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Friday, September 23, 2011

It's Friday! Thought for the day...

Funny, before I had a child I never realized that Twinkle, Twinkle Little Star and The Alphabet Song (is that the real title?  Does it even have a title?) both had the same tune...

This doesn't sound like it would be problem, BUT IT IS!  In fact I just heard from the other room:

"ABCDEFGHIJKL (bear with me here...) MNOPQRSTUVWXYZ... Now I wonder what you are...."

Who ever thought that one up was either too lazy to think of their own tune or totally trying to screw with the little people.  Slow clap anonymous song writer, slow clap.

5 comments:

  1. Ok, it was bugging me, so now I had to go and 'look it up'. The melody is from a French song: "Ah! vous dirai-je, Maman" AND just to add another 'layer' of complexity into the mix... 'Baa Baa Black Sheep' also uses the same melody. Seriously. Look it up.

    Can we now have a slow clap (a sincere one this time) for Wikipedia???

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  2. Ha! Now this is a post I can relate to!

    At least in this case it actually IS the same tune. I'm famous for unintentionally gluing parts of totally unrelated songs together.

    Eons ago I played fiddle in a bluegrass band. BTW - if you're gonna start a bluegrass band, at least one person in the group should know something about bluegrass. But I digress.

    So in bluegrass they play a lot of fiddle tunes, which are basically instrumental numbers with the fiddle playing the melody. The thing is they're all in the same keys and they all sound very much alike. Fiddle tunes have an A part and a B part, sort of like a verse and chorus, and I would always start off playing the A part of one tune and inadvertently end up playing the B part of a totally different one. It drove my poor band mates crazy!

    Recently I was in the kitchen making potatoes, and suddenly I'm humming what I thought was the old Mr. Potato Head commercial from the 1980's. Apparently I was actually humming "Waltzing Matilda" because what came out of my mouth was "Mr. Potato Head, Mr. Potato Head, You'll come a waltzing Potato Head with me."

    Oh My!

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  3. OK... I fear you are going to regret having gotten my started on this whole topic, so I apologize in advance for all of this long-winded and pedantic comment. But since I did spend the majority of my adult life studying this topic, I sort of can't stop once I get going.

    So... the whole process of putting new lyrics to a traditional melody is actually quite common in the world of folk/traditional music. In fact, throughout most of history the concept of song authorship did not exist. Songs were not "written" per se, they simply evolved through many years of people doing the equivalent of humming Mr. Potato Head in their kitchens, if you know what I mean.

    For example, if you study the traditional ballads of the British Isles (often called Child Ballads, not because they are for children, but because the fellow who cataloged them all was named Child) you'll find infinite variations on the same tunes and lyrics. I mean, if you think about it, in a world that has no method of recording music this all makes complete and prefect sense. It's sort of like an endless musical version of the game "telephone" (where a message is passed around the room by one person whispering in the next person's ear and very soon the message bears little resemblance to the original.)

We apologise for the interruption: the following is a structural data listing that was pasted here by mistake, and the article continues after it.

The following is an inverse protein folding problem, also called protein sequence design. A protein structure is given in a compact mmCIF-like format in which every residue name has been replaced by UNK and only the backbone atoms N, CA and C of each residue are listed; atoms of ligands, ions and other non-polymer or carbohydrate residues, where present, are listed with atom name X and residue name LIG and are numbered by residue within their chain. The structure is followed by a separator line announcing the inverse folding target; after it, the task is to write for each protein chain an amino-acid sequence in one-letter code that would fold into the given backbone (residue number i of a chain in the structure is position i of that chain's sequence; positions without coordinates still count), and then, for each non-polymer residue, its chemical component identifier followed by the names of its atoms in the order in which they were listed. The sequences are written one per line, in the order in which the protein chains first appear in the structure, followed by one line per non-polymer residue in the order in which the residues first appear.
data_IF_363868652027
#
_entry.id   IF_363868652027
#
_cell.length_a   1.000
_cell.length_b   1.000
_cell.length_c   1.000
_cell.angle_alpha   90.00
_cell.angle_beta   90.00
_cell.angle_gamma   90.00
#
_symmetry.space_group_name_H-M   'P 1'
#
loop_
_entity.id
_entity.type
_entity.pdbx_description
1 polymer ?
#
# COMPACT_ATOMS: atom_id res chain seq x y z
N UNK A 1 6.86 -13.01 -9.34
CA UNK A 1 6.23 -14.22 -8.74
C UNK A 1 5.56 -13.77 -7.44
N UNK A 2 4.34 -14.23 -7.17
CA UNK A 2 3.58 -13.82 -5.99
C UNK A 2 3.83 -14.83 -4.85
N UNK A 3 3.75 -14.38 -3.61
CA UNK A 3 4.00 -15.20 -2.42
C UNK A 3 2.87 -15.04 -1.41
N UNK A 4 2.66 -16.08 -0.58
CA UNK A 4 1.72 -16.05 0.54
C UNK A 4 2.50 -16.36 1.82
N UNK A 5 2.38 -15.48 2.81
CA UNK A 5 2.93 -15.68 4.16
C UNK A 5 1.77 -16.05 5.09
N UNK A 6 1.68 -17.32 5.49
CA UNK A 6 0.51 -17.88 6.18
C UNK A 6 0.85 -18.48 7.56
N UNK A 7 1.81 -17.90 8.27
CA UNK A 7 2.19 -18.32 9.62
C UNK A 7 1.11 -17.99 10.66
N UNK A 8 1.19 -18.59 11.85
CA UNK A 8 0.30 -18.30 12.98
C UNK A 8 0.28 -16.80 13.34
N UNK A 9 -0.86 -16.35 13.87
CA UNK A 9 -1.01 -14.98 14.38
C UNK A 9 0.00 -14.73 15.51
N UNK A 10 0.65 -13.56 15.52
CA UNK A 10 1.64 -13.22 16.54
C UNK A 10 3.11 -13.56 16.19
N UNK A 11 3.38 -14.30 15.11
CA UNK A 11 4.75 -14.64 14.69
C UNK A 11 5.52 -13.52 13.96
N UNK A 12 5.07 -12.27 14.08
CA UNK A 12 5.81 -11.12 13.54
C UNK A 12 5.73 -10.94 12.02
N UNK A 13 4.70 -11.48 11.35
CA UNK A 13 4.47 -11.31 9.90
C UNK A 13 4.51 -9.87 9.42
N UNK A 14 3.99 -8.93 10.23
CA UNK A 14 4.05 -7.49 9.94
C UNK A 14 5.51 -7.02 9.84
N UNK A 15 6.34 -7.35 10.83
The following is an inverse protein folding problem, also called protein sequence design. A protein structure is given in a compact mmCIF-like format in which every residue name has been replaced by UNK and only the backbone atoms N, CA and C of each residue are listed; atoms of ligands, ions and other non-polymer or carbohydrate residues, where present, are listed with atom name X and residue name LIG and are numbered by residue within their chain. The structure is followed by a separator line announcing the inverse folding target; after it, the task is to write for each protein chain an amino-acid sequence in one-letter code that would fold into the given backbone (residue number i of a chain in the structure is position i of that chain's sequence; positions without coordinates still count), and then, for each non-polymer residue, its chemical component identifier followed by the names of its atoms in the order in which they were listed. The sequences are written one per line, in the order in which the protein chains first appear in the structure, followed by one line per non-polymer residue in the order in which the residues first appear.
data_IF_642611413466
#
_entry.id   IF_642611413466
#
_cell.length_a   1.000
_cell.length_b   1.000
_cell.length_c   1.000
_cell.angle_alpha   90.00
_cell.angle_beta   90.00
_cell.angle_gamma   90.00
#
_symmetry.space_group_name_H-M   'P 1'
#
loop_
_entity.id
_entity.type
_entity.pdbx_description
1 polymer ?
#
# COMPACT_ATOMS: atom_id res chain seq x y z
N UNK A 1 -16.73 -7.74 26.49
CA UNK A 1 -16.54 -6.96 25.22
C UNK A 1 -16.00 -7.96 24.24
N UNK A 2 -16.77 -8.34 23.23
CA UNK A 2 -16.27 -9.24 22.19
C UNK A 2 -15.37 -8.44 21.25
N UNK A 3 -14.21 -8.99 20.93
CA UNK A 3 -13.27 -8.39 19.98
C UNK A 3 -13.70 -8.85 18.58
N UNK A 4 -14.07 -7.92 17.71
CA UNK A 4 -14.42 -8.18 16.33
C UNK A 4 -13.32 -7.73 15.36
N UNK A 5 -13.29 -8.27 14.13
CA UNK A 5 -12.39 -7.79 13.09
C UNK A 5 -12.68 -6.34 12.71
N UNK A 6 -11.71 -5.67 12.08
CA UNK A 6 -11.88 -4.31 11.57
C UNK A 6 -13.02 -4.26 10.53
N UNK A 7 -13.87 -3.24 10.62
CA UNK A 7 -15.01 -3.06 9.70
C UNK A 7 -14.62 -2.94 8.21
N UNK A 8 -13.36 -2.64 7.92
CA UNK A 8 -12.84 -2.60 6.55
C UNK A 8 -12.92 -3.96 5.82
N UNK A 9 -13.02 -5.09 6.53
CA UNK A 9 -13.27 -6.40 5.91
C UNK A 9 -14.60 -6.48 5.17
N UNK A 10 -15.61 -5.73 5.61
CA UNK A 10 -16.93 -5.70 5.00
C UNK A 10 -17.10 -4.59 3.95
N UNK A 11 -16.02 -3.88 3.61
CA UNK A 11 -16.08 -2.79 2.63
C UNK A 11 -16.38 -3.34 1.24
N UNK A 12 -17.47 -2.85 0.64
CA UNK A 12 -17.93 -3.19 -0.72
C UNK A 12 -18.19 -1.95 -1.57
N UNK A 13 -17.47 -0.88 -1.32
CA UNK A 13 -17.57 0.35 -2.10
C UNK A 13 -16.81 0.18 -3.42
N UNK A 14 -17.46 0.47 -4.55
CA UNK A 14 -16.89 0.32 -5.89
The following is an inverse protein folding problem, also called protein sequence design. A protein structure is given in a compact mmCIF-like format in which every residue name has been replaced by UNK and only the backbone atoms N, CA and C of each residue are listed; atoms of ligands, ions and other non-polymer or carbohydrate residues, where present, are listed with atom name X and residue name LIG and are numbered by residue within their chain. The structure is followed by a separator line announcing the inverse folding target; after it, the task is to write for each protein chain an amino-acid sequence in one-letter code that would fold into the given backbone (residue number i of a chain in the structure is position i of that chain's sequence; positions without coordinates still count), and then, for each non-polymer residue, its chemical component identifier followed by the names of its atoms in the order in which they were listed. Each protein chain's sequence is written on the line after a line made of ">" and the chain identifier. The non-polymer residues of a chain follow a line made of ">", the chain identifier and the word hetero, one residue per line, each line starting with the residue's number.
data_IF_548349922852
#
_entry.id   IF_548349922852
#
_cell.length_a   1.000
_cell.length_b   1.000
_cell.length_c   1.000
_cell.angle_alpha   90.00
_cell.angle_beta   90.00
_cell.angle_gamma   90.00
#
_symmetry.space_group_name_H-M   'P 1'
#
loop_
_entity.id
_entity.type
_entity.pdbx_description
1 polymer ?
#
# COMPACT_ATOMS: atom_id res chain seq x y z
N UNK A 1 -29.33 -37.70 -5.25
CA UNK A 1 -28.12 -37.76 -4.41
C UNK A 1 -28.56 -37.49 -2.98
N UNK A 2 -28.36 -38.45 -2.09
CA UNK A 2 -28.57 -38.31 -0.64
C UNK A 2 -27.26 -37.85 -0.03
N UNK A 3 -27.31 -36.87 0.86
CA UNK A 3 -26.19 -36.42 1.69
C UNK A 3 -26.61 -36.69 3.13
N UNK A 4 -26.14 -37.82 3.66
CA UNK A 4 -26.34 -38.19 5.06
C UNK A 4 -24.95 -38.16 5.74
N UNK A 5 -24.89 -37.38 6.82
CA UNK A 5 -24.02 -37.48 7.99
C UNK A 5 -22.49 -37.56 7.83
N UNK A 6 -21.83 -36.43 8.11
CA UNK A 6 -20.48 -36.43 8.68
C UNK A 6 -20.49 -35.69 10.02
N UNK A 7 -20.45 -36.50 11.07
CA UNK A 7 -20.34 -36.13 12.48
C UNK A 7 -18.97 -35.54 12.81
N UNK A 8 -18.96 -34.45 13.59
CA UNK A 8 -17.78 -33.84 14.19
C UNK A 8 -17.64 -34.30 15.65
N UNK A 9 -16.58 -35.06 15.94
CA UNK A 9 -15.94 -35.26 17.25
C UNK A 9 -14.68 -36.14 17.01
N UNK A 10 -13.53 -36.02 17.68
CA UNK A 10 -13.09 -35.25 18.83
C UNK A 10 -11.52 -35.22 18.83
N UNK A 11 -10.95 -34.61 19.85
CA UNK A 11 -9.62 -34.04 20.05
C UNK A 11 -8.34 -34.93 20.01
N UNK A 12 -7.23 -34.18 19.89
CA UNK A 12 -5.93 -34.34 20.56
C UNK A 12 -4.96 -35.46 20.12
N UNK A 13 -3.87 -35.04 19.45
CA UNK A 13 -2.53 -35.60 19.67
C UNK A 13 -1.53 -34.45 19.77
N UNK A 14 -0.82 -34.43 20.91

Many people in the traditional music world feel that the advent of the musical recording totally killed the entire "folk process" and what we call "folk music" today is really NOT "folk music" in the academic sense... it's just songs written to sound like folk music.

    In fact, Garrison Keillor (of Prairie Home Companion) did a fascinating study on this topic a few years back. He decided to see if there were and "real" folk songs left today. So he asked his readers to send in "folk songs" using the traditional definition of the genre. Sp there were 2 rules for submitting a song: it had to be a song you had learned from someone else (as opposed to hearing a recording of it) and had to be a song "to which you remember the words mostly." His conclusion was that the folk process is alive and well and living in summer camps and school yards throughout the continent. He published a book based on the whole thing and it's hysterical - with a zillion versions of "Comet - it makes your mouth turn green" and "Six green globs of greasy grimy gopher guts".

    OK... SOOOO in keeping with this whole folk tradition, many of Woody Guthrie's songs were actually based on traditional melodies, rather than original musical compositions. So the song "Union Maid" was actually based on the melody for the fiddle tune "Red Wing".

    Which brings me to the point (yes there WAS a point somewhere in this rambling comment.) For some reason the ice cream trucks in this neighborhood (maybe everywhere... I dunno) all play the melody from the tune Red Wing. So every time one comes down the street, I find myself humming "Union Maid" - "Oh they can't scare me I'm stickin' to the union, I'm stickin' to the union, I'm stickin' to the union..." I often wonder if that's just a coincidence, or if the person who chose that tune was trying to make some political statement about ice cream truck drivers rights to unionize.

    OK... I apologize once again for this long meandering comment... now you see what it's like to live inside of my crazed little brain!

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  4. @ ECL: Um, you just put Wikipedia to SHAME on this topic! Touche! Thanks for the feedback - it is obvious that this is something that you know a TON about!!!

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  5. The anonymous song writer was the famous Mozart

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